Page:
Those who are truly interested in the life of a guide can apply for one of our longer guide-training schemes. In these, you will work alongside and live with our regular guides and become part of the greater family. Hence, we make every effort, ahead of time, (by sending you a detailed manual about what life in this part of the Arctic is like and about the fact that when you are here, your life is dogs, 24/7) to ensure that you know what you are getting yourself in for and that you will be a good fit within the team. If you are not put off by the manual, then there is an application procedure to go through in order to make sure that both we and you will benefit from your time here. Please contact us for more details.
The standard placement length is three months, although we occassionally accept people for a minimum of one month. Those interested in longer placements or a gap-year experience have a separate application process and references will be required.
1 month trainee placements - occassionally available through schools, eg for veterinary students / those training to work in animal-related professions / arctic tourism.
3 month internships - our standard training programme.
Gap-year experiences - for those wanting a more comprehensive insight into life on an arctic husky farm.
Short 'guide' experiences with us are restricted to those visiting as part of a school traineeship - either from within the tourism sector or, for instance, animal-related industries. At the end of one month, most people will be independently able to perform, without too much supervision, the basic farm tasks at the time of year that they are visiting in. They will not, however, have much line of sight to what goes on here at different times of year and are unlikely to feel like a functioning member of the team. This option is best reserved for those training to work in the industry who want a short sharp hands-on internship. We will spend one week working through basic training with you and allow you one consolidation week in which to identify your key targets for the remainder of your time with us. Then, if for instance, you are a vet student and need more practice in basic assessment / nail clipping / anal-gland emptying / heart-listening etc, you might find yourself fully involved with the medical aspects of life on the farm. If you are a tourism-student you might work more on the website or marketing-related aspects of the business. All participants are still expected, however, to help with basic tasks during their stay.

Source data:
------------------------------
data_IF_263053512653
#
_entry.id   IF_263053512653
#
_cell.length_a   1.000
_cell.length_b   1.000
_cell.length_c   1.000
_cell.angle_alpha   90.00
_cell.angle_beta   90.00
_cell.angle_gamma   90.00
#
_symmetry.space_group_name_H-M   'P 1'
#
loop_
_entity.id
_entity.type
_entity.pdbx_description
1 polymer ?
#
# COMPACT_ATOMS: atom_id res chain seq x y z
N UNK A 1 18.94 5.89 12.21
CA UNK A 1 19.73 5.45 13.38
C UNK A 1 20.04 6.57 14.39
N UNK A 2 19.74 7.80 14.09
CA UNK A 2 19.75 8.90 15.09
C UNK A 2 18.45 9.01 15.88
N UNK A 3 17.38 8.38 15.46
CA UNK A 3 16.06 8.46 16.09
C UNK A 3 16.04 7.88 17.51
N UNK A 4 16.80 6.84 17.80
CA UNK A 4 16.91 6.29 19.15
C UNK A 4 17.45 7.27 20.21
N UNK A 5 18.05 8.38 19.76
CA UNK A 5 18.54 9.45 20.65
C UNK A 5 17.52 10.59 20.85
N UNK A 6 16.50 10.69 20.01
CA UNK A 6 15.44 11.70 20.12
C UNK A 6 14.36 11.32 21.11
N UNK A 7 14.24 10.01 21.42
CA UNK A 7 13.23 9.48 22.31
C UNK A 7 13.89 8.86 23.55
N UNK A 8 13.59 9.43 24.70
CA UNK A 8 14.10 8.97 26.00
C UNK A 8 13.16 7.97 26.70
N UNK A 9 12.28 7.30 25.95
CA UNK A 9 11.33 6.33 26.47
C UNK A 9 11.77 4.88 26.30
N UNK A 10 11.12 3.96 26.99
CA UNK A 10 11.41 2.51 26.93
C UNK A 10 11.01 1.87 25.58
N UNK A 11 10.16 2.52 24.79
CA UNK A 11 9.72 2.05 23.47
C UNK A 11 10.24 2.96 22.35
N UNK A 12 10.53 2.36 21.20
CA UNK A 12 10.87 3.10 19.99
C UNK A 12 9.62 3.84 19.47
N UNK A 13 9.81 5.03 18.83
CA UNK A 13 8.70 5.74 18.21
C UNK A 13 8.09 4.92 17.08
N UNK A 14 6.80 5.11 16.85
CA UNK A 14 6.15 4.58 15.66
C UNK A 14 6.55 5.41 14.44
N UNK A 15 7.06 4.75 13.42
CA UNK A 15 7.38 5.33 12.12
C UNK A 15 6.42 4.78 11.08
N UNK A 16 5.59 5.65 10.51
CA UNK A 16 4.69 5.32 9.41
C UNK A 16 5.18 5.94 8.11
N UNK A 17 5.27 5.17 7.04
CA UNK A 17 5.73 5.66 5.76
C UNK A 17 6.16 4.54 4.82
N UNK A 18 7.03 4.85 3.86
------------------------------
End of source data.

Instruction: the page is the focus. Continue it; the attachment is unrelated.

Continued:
We have found that generalists without specific learning targets from schools benefit by staying at least 3 months with us. In that time, most people can learn to stand on their own two feet within the team and feel like they have graduated into a reasonably competent husky handler. Becoming a competent husky guide obviously takes longer.